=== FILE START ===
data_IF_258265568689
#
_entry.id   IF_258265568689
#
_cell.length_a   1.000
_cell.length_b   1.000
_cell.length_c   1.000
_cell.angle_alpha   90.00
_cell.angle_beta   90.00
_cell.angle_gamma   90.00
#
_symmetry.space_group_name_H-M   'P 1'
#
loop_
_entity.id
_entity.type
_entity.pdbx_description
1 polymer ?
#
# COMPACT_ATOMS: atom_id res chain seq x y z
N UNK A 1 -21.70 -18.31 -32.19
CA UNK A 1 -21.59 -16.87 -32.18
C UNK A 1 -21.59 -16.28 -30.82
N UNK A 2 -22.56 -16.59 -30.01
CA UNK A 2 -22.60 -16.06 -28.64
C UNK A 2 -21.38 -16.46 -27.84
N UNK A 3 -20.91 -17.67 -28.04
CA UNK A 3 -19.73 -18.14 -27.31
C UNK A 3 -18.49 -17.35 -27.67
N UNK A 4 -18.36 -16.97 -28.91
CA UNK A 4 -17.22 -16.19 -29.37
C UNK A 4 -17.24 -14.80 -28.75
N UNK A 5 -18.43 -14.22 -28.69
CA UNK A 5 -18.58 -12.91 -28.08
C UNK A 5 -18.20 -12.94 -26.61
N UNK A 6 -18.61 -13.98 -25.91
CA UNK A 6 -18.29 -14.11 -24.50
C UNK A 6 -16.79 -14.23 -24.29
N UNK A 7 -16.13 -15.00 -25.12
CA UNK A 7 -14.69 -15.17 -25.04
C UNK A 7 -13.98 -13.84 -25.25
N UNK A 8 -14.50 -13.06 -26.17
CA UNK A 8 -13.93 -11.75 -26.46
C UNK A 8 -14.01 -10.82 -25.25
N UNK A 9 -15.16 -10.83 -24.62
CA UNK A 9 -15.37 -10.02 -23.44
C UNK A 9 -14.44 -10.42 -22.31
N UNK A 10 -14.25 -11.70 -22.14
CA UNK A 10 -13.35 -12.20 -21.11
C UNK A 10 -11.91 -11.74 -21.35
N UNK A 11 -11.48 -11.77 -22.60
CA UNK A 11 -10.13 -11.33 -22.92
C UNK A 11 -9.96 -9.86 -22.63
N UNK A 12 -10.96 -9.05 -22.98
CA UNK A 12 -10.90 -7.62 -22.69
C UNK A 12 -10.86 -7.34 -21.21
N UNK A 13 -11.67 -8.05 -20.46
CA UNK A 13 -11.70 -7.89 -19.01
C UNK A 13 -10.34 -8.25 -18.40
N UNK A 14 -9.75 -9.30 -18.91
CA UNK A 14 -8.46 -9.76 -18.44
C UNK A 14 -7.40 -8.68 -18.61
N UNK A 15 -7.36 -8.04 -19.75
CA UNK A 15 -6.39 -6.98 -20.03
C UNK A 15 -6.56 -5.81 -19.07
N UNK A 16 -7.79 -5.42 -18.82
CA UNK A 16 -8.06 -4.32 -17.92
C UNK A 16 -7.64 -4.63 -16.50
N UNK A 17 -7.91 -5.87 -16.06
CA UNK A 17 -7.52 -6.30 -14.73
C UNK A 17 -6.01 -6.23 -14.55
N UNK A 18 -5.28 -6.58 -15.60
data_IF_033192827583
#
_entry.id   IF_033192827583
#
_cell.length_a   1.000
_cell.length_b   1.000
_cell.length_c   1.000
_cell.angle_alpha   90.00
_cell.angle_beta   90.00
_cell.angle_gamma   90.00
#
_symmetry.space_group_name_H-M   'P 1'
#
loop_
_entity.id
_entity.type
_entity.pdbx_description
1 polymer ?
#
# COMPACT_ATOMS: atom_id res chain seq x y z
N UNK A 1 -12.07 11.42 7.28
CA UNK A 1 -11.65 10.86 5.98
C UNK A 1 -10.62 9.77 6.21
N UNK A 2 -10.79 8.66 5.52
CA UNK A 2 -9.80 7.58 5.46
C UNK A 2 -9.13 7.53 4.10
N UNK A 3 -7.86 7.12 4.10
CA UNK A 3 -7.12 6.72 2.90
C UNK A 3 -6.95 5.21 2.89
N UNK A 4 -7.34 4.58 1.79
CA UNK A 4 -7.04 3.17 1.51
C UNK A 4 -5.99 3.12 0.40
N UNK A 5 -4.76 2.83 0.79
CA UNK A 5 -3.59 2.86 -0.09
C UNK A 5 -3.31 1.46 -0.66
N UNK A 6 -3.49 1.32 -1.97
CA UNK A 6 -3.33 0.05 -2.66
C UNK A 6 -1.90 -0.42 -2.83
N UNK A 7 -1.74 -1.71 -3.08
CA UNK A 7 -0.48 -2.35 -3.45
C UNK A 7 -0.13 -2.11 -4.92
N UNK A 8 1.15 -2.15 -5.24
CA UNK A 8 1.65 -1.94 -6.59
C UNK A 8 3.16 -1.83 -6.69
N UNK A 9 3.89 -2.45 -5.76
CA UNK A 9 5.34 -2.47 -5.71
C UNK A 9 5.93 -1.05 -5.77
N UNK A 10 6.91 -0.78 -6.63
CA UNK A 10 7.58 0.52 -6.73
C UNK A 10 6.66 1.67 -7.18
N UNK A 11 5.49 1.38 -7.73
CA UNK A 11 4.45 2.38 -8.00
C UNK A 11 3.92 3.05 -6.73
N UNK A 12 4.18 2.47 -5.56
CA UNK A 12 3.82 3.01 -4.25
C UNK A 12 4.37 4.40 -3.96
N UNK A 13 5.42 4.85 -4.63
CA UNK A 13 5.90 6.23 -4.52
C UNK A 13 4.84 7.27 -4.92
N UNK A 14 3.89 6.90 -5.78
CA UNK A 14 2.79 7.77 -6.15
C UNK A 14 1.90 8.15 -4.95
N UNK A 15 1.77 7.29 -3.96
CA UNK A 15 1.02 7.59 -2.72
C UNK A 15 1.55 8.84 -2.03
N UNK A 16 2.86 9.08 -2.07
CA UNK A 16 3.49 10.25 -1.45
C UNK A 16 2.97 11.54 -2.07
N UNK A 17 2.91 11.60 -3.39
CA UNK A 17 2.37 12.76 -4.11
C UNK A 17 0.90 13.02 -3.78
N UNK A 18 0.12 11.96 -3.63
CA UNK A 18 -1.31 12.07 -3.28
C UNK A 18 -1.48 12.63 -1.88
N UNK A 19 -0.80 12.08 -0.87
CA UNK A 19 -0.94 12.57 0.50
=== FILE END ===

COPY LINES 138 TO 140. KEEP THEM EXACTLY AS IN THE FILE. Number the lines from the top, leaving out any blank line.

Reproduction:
N UNK A 16 2.86 9.08 -2.07
CA UNK A 16 3.49 10.25 -1.45
C UNK A 16 2.97 11.54 -2.07